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A study was conducted by the University of California, San Francisco Bixby Center (UCSF) on how non-prescription use, unintended pregnancies, and the costs among low-income women (Foster, et.al 2015). Their study samples are low over the counter use and high over the counter use based upon the proportion of low-income oral contraceptives pills (OCPs) per pack (Foster, et.al 2015). The researchers compared and estimated the total public cost of providing OCPs and medical care for unintended pregnancy (Foster, et.al 2015). The researchers found that twenty-one percent of low-income women who are at risk of unintended pregnancy are very likely to use OCPs without the need of a prescription from a physician. There would be an additional increase of 11 to 21 percent in the number of women using the pill. Another 26 to 36 percent decrease in the number of women not using any contraceptive method of use (Foster, et.al 2015). And an overall decrease of unintended pregnancy between 7 to 25 percent depending upon the use and any side effect failure rates (Foster, et.al 2015). This would have a reduction in public health costs and expenditures if pill packs were available over the counter, as this would increase effective methods of contraception use and reduce unintended pregnancy for adolescents and women. The researchers failed to mention the costs for both sides and the difference between the expenses for oral contraceptive pills and medical care. This study is biased as it only focused on low-income women and did not mention how they categorized these women to low-income without the background information on where they based it on from. This is also hasty generalization basing upon how the supporting evidence did not cite or provide enough support for low-income women and is an overall small sample. Also, the research study did not mention the age, demographics, marital status, parity, and the diversification of other women in the study.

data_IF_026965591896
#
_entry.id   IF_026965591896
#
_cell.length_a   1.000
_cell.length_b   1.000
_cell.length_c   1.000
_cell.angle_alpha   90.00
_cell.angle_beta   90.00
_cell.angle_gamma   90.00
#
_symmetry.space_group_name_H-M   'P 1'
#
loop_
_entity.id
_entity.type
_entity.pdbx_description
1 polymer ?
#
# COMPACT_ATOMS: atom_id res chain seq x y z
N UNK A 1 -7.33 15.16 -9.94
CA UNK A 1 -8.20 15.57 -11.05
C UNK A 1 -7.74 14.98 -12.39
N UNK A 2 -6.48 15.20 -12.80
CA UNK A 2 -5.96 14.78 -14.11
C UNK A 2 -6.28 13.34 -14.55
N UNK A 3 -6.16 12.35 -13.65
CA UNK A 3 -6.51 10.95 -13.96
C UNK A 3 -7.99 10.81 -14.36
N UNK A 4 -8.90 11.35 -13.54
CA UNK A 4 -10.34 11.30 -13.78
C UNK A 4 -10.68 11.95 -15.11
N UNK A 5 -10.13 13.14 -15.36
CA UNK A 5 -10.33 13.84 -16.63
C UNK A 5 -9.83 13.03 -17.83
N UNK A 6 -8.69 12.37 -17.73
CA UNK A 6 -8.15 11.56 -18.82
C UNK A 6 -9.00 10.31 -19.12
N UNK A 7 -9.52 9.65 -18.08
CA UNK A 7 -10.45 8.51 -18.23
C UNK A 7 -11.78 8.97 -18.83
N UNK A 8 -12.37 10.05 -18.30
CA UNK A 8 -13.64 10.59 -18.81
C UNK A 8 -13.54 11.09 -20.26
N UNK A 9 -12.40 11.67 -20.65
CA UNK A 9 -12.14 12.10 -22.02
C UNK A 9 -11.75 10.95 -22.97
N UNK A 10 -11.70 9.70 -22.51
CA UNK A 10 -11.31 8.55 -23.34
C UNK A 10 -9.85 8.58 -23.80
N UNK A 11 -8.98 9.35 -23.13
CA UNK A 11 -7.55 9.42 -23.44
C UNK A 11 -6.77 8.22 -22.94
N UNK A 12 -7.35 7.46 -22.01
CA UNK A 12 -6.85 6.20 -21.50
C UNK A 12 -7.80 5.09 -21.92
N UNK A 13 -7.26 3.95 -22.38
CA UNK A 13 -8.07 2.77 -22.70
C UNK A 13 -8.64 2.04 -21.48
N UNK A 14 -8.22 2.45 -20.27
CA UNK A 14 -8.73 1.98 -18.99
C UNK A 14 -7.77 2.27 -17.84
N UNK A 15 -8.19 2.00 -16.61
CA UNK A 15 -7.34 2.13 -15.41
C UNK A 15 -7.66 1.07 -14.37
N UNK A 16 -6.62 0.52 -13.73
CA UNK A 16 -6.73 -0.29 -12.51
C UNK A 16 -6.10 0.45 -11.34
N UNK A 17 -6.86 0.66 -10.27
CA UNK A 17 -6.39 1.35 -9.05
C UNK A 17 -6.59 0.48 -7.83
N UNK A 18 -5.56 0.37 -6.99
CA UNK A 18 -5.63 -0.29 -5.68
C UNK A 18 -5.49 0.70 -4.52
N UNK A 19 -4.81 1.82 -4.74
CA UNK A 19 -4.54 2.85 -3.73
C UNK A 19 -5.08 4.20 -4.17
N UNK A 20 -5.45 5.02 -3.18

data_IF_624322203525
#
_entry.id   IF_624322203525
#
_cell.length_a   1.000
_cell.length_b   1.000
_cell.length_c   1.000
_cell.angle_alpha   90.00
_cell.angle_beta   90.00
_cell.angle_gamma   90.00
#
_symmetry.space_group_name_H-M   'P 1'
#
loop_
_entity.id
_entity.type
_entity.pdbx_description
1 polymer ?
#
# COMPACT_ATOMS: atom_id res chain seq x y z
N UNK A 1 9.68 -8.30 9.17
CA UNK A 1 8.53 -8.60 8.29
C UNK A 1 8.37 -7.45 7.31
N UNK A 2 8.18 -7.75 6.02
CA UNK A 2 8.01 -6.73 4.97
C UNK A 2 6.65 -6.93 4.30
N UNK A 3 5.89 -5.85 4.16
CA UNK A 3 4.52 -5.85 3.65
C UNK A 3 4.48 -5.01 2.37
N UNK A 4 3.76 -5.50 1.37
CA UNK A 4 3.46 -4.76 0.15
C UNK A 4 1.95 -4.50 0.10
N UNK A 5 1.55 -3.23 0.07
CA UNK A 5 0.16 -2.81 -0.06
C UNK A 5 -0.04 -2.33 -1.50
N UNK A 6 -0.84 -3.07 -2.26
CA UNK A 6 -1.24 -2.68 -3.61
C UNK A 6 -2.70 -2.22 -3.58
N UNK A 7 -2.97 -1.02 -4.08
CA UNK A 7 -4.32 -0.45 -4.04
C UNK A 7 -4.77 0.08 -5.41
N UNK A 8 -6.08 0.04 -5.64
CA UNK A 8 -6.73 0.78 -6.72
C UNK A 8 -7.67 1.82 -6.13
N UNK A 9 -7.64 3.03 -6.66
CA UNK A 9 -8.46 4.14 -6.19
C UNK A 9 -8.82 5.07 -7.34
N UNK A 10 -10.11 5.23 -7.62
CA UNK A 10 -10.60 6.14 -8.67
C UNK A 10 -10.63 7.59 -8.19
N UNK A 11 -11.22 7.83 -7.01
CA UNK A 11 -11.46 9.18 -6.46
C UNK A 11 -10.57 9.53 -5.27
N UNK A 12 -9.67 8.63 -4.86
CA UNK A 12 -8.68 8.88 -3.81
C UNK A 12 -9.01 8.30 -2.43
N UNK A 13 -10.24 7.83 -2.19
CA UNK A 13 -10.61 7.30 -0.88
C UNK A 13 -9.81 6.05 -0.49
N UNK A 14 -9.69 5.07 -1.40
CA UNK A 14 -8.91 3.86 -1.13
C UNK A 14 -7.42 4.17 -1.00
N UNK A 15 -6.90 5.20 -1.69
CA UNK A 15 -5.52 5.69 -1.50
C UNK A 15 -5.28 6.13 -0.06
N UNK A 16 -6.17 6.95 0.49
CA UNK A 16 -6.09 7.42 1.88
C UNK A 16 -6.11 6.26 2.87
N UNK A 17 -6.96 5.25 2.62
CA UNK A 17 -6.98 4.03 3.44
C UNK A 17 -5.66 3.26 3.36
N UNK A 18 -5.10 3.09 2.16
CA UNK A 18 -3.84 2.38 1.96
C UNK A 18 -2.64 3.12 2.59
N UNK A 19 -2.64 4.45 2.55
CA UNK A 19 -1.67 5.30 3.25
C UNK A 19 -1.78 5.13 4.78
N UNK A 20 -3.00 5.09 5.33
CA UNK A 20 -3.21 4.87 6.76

The most cited concern of OCPs is regarding the potential harm that could result if women with contraindications use them without the proper health screening of physicians (Fedorova & Feldman, 2017). The absolute risk is the side effects in larger populations. A study was conducted in the United Kingdom that showed similar findings that women take a more conservative approach when taking OCPs also demonstrated that none of the 328 women studied would have incorrectly used OCPs based on self-screening (Fedorova & Feldman, 2017). With this in mind, the study is from the United Kingdom and the laws that apply in their country doesn’t necessarily mean it’s the same for the United States. No matter how similar the results are, it doesn’t speak to the same population of women in the United States. The access of OCPs could differ from these two countries. The American College of Obstetricians and Gynecologists recognizes that the pill can increase a patient’s risk of blood clots and stroke, particularly if she is obese or smokes (Wilson, 2012). But coincides that women can self-screen themselves with these conditions by doing a questionnaire. In this situation, this is downplayer and a weaseler. The claim is weakening and watering the argument and the situation between the increase of the side effects of OCPs among these women but also addressing that women can identify these conditions on their own. It is insinuating that these side effects aren’t a big deal. With the possibility of an increase of risk of blood clots and stroke, this is an alarming side effect of OCPs which is why some doctors aren’t in favor of selling these over the counter. Without the proper counseling and health assessment for the right birth control pill, a patient’s life could be put in danger. Making the argument weak as it outweighs more benefits in making it over the counter does not justify the possible and harmful side-effects of the pill.